Legume reaction to soil acidity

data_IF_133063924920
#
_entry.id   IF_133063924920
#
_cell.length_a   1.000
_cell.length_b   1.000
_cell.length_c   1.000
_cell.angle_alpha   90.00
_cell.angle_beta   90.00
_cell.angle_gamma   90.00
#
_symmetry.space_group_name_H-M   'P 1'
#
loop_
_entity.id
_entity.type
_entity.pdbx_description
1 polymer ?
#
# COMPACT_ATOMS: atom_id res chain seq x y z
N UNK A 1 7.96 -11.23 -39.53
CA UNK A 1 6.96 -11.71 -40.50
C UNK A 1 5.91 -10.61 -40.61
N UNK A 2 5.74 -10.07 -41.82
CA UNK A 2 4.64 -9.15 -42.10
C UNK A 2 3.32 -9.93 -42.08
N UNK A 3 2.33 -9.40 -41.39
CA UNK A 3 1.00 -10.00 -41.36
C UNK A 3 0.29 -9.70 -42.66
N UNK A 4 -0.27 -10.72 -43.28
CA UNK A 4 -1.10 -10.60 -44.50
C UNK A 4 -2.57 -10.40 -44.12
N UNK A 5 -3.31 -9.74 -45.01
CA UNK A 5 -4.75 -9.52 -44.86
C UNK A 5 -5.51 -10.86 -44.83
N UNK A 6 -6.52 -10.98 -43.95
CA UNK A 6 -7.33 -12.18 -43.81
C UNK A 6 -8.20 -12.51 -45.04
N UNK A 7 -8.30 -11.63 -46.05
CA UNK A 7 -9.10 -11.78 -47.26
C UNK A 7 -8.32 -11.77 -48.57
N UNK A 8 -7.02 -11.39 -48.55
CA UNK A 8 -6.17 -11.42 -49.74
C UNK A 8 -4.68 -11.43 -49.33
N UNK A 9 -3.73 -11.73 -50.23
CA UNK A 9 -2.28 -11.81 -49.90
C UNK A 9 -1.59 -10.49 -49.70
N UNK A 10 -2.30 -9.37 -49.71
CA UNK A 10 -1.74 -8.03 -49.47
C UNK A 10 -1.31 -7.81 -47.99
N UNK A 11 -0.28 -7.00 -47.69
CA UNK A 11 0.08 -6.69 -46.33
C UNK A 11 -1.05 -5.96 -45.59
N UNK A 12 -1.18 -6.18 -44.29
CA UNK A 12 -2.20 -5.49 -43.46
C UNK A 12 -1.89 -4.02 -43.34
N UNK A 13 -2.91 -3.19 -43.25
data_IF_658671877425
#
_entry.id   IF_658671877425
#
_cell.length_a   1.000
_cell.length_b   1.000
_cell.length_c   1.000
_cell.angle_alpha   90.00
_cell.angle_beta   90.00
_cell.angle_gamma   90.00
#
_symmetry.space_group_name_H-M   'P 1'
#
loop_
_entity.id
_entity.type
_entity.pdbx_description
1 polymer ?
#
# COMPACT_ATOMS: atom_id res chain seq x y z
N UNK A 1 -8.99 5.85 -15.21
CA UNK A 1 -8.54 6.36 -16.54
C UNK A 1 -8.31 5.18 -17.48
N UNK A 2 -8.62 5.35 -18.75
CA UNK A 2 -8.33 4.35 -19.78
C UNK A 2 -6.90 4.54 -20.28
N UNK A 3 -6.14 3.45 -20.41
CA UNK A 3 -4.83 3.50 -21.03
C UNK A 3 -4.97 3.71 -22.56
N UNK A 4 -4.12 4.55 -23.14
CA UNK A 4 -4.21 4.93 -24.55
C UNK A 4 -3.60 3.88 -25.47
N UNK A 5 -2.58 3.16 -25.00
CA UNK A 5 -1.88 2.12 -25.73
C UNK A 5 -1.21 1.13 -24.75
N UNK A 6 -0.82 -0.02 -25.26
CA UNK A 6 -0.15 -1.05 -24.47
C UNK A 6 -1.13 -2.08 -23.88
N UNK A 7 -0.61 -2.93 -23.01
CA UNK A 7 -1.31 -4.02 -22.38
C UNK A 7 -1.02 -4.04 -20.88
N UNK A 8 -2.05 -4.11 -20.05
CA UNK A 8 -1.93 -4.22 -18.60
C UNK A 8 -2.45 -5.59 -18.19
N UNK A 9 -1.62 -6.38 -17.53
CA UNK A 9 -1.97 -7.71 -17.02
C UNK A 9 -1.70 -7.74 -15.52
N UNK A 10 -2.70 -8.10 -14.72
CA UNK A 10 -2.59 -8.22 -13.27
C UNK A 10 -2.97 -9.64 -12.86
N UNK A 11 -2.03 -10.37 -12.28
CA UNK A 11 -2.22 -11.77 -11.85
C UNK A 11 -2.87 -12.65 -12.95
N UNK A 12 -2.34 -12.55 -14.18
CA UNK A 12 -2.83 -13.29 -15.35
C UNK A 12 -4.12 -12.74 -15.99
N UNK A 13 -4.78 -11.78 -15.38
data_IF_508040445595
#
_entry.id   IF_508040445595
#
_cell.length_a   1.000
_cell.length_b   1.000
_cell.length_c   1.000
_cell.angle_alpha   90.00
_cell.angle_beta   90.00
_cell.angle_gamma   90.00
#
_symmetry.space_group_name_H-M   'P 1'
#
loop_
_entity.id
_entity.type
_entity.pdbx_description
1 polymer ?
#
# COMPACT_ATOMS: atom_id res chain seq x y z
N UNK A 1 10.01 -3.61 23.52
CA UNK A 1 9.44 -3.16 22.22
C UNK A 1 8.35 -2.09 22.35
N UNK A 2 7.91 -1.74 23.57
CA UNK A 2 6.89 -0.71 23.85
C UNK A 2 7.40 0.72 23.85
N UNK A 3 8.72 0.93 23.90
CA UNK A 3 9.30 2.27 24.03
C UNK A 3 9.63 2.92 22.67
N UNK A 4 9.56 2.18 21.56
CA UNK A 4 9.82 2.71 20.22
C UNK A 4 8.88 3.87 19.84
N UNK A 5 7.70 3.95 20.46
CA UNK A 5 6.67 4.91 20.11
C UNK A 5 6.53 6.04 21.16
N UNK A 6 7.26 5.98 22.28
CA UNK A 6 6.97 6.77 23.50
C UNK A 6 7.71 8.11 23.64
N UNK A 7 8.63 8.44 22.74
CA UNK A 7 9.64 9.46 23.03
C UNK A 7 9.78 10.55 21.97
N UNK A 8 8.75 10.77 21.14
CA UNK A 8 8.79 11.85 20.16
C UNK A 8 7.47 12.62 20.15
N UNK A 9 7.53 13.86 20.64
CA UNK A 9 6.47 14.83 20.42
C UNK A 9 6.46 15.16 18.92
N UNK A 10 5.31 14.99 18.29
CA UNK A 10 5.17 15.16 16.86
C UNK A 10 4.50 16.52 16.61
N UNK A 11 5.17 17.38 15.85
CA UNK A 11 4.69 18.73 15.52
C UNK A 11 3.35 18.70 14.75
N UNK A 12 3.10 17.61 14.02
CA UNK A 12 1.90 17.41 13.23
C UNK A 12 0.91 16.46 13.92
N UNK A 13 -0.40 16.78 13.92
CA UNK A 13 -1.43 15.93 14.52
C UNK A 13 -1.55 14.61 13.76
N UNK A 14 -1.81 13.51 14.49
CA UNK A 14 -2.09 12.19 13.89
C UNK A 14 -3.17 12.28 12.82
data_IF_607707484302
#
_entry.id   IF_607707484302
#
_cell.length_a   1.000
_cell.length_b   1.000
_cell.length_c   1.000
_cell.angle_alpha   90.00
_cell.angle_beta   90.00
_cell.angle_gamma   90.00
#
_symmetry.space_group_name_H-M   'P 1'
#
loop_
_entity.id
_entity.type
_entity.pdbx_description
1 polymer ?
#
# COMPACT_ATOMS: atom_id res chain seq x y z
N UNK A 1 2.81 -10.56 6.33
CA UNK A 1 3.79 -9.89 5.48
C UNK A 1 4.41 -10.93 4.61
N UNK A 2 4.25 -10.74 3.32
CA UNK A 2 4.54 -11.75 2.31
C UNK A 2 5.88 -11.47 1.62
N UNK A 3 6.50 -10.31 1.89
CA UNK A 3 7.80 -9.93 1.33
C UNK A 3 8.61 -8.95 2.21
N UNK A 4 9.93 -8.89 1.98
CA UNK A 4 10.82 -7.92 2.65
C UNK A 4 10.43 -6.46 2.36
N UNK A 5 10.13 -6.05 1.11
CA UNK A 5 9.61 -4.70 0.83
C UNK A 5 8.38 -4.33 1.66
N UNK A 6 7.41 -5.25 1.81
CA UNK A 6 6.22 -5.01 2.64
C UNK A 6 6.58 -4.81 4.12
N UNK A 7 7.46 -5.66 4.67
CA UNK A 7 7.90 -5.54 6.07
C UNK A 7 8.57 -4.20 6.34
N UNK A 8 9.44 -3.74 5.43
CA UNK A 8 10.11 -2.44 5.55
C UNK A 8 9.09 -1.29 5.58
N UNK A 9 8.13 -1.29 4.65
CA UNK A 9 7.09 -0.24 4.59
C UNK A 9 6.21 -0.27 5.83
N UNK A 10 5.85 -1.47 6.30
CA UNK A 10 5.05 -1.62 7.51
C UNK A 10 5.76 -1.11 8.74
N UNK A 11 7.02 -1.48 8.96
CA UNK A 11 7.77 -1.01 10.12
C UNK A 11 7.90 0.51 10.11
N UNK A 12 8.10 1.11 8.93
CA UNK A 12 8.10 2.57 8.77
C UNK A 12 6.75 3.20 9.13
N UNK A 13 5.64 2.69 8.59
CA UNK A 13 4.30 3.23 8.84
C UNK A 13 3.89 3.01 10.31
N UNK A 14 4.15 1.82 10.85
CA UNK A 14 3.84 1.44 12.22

Most legumes grow and develop better in neutral soils, with the exception of lupine, which grows at pH 4.0–5.0. Red clover secretes hydrogen ions into the soil through its roots, changing soil pH. Legume root nodules form better at pH 6.5–7.0, and at pH values less than 3, the root cells’ cytoplasm breaks down. At pH 8.7, the plants are deficient in NO3-, phosphates, iron, manganese, copper, and zinc. In acidic soils, an excess of aluminium inhibits the uptake of phosphorus, calcium, potassium, iron, sodium, and boron by root cells. Legumes are sensitive to the concentration of aluminium ions in the soil. In aluminium-sensitive pea varieties, nutrient absorption is suppressed; lectin, hemicellulose, and cellulose synthesis is inhibited in root cell walls; membrane water permeability decreases; the number of SH groups in cells decreases; and enzyme activity is inhibited. In an acidic medium, clover growth is inhibited, nodules form poorly, and nitrogen fixation rate decreases. The higher the acidity, the harder it is to assimilate soil magnesium. Magnesium deficiency leads to reduced photosynthesis and decreased sugar transport to roots and nodules. As a result, nitrogen fixation stops, and the plant’s leaves turn yellow and fall off. For legumes, the Ca:Mg ratio is important. The combined application of calcium and magnesium increases plant biomass yield, reduces nodule formation in lupine, and increases it in beans. This difference is related to the fact that beans, clover, and haricot are calciphiles, whereas is calciphobous. The use of waste beet sugar production – defecate, calcium fertilizer, is very effective. Decreased acidity increases leghemoglobin content in nodules, increases nodule weight, and increases nitrogen fixation 3–4 times.
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